We Still Don't Know Anything About the Tesla Semi

Despite the fact CEO Elon Musk delivered the first Semi to PepsiCo, little is known about the electric truck.

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Screenshot: Tesla via YouTube

Tesla has finally delivered an actual real-life Semi to a customer, but there’s just one problem. And no, it isn’t the fact that it’s three years late. We still do not know shit about it. Despite the fact that CEO Elon Musk unveiled the first production Semi to PepsiCo on Thursday, he didn’t offer up any additional details on things like the truck’s price, how many Tesla would produce, how much it weighed, the Autopilot technology on board, or how much cargo it can haul.

Instead, it would seem that Musk just offered up lame platitudes about the truck. Reuters reports that the CEO said the Semi would reduce highway emissions and outperform existing diesel trucks on both power and safety. He added that the fast-charging tech found in the Semi would make its way into the Cybertruck… whenever that gets made.

“If you’re a trucker and you want the most badass rig on the road, this is it,” Musk said at the event.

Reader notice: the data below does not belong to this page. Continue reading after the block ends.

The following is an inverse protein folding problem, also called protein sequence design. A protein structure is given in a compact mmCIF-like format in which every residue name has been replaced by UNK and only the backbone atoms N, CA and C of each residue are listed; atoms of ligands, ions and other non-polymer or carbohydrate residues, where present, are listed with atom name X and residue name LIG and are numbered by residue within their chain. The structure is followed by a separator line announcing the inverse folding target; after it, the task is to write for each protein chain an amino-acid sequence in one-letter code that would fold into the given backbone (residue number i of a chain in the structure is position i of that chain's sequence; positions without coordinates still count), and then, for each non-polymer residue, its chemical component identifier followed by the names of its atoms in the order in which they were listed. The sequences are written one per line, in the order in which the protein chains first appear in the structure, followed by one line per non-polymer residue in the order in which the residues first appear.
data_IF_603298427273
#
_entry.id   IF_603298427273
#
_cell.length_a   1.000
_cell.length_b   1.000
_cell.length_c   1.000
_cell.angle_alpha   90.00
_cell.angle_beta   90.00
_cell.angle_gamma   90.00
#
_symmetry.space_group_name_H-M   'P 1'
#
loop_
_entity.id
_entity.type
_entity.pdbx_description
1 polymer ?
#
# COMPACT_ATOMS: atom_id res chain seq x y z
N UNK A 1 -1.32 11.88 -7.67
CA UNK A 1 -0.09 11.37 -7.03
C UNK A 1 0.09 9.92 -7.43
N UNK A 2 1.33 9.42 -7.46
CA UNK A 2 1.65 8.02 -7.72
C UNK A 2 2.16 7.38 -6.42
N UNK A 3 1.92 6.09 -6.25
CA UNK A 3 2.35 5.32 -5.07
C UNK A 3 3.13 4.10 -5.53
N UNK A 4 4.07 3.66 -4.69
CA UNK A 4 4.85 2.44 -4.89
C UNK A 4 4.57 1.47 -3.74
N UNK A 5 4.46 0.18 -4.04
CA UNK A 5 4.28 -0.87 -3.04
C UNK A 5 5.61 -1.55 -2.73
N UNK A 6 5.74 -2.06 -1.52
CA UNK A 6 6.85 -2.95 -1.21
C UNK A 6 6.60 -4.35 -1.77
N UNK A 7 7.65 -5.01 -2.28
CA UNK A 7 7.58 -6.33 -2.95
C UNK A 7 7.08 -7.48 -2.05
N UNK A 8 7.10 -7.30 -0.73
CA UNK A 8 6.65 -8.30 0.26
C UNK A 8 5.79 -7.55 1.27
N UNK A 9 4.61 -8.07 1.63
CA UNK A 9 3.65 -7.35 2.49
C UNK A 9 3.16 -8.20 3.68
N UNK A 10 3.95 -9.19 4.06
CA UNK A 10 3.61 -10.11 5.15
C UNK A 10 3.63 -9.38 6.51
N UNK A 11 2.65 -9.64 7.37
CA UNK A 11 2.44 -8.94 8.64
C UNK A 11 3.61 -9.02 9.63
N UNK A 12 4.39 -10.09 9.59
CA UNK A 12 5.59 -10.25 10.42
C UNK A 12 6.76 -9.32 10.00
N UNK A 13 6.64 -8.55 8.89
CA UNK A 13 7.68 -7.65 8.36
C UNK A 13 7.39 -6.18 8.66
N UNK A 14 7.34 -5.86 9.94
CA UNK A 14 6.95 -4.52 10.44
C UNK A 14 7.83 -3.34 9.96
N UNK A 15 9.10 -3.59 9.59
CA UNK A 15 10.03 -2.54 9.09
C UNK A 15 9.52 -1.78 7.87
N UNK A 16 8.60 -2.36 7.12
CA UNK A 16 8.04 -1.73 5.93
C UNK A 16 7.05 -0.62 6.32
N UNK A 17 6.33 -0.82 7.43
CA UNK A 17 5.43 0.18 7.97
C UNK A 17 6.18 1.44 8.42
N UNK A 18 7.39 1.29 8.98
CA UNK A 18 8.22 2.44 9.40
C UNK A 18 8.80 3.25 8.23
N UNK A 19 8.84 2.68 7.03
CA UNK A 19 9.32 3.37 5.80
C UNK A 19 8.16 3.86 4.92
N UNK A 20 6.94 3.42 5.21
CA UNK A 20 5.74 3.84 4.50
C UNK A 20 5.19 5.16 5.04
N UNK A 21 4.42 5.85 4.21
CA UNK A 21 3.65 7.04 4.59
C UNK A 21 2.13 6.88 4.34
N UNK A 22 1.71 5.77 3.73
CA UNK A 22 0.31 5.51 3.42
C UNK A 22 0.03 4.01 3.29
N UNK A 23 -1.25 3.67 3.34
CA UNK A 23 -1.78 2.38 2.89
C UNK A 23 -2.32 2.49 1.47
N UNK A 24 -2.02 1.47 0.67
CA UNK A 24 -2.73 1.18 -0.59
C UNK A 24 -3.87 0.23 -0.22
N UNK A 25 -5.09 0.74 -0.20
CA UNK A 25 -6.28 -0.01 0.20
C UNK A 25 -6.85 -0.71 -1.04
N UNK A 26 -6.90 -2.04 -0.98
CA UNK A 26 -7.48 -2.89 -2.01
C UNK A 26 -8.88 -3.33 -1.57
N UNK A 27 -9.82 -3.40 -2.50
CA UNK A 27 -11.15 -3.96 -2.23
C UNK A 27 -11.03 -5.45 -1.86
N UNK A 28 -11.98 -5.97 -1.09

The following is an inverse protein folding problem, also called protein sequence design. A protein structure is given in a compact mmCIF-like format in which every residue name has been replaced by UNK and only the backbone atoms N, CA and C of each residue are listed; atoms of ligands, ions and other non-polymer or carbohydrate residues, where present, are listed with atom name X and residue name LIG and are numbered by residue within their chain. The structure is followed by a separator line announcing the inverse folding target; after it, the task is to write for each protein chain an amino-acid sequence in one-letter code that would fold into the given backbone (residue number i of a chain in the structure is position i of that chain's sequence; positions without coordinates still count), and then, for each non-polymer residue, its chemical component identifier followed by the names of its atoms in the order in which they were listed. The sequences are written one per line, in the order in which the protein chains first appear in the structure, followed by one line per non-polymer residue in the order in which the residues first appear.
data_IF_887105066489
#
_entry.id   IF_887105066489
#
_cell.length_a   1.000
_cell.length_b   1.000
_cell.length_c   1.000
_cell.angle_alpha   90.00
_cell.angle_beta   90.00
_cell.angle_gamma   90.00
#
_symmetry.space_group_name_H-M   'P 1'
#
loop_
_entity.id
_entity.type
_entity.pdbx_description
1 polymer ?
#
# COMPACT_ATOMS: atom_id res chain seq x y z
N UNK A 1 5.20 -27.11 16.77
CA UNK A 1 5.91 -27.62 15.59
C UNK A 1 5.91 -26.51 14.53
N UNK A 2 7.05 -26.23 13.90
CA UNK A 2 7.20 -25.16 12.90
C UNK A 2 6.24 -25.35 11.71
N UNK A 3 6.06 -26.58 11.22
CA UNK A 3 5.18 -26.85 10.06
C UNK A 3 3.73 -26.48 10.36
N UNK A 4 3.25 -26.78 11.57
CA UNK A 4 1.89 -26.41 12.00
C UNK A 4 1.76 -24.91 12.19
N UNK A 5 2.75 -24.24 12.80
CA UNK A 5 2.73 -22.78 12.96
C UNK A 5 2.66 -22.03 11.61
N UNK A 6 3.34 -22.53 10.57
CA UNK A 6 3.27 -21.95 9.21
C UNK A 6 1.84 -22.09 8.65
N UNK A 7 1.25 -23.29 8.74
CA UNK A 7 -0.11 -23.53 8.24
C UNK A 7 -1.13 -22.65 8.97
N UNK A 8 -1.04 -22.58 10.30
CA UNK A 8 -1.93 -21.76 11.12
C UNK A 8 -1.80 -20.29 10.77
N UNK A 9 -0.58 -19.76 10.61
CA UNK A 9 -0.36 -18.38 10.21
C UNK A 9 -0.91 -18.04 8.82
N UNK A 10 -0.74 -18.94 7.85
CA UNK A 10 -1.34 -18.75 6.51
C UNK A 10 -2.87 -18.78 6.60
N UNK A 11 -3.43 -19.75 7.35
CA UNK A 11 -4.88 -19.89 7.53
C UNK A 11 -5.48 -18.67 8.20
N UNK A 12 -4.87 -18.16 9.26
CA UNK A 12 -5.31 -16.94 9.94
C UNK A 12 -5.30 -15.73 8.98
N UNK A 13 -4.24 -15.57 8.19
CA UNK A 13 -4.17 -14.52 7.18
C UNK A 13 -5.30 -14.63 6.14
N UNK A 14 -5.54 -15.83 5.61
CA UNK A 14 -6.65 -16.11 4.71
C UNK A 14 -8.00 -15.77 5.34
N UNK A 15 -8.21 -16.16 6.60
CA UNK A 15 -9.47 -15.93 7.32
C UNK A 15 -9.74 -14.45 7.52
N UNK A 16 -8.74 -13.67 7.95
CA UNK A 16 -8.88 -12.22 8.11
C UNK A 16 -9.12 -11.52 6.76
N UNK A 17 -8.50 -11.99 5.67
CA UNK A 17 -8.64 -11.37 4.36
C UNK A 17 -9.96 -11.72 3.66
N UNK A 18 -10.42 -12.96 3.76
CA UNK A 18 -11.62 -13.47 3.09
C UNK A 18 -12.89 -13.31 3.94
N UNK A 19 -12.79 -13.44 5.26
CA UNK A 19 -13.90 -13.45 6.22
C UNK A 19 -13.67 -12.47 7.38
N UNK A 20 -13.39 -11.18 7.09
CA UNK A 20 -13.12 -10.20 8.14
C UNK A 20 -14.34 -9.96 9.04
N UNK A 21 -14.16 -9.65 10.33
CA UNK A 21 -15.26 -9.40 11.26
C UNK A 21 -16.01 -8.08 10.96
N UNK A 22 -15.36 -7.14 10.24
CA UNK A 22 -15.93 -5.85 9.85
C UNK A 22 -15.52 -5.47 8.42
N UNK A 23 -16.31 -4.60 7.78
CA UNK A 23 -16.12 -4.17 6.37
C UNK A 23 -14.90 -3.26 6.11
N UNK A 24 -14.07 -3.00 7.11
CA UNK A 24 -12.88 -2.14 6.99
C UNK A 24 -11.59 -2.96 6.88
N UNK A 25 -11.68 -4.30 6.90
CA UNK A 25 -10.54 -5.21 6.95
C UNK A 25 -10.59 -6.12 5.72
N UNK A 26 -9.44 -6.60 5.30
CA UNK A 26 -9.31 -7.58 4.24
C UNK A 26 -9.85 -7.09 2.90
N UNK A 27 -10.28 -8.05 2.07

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This Semi was the first of 100 trucks PepsiCo bought in 2017 with the help of the government of California. It was used to deliver snacks for those attending the launch in Nevada on Thursday. Other companies like Anheuser-Busch, UPS, and Walmart also have reservations down for Semis.

Despite the fact that five years have passed since the Semi was first introduced, we still only have preliminary information from Tesla. The company has said in the past that a 300-mile range version will cost $150,000 and a 500-mile range version will cost $180,000. Now, it’s impossible to know for sure, but if you consider the fact that regular Tesla passenger vehicle prices have shot up since then, it’s unlikely that the Semi will still have these prices.

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According to Reuters, Robyn Denholm – Tesla’s chair – said the automaker plans to produce 100 Semis this year. That’s a tall order since there’s less than a month left in 2022. However, in 2024, the company is aiming to build 50,000 trucks.

Musk has said in the past that the Semi has been completing test runs between Fremont, California, and Sparks, Nevada. The 500-mile drive can be done on a single charge, according to Musk, while the Semi and cargo weighed in at 81,000 pounds. It’s still unclear how much of that weight is the truck itself. An interesting note, Reuters says Musk didn’t take questions at the end of the event, which is different from what he’s done in the past.

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One senior analyst called the whole thing, “[n]ot very impressive.” So, I suppose we will have to wait even longer to learn anything definitive and worthwhile about the Tesla Semi. Surely it won’t take another five years, right?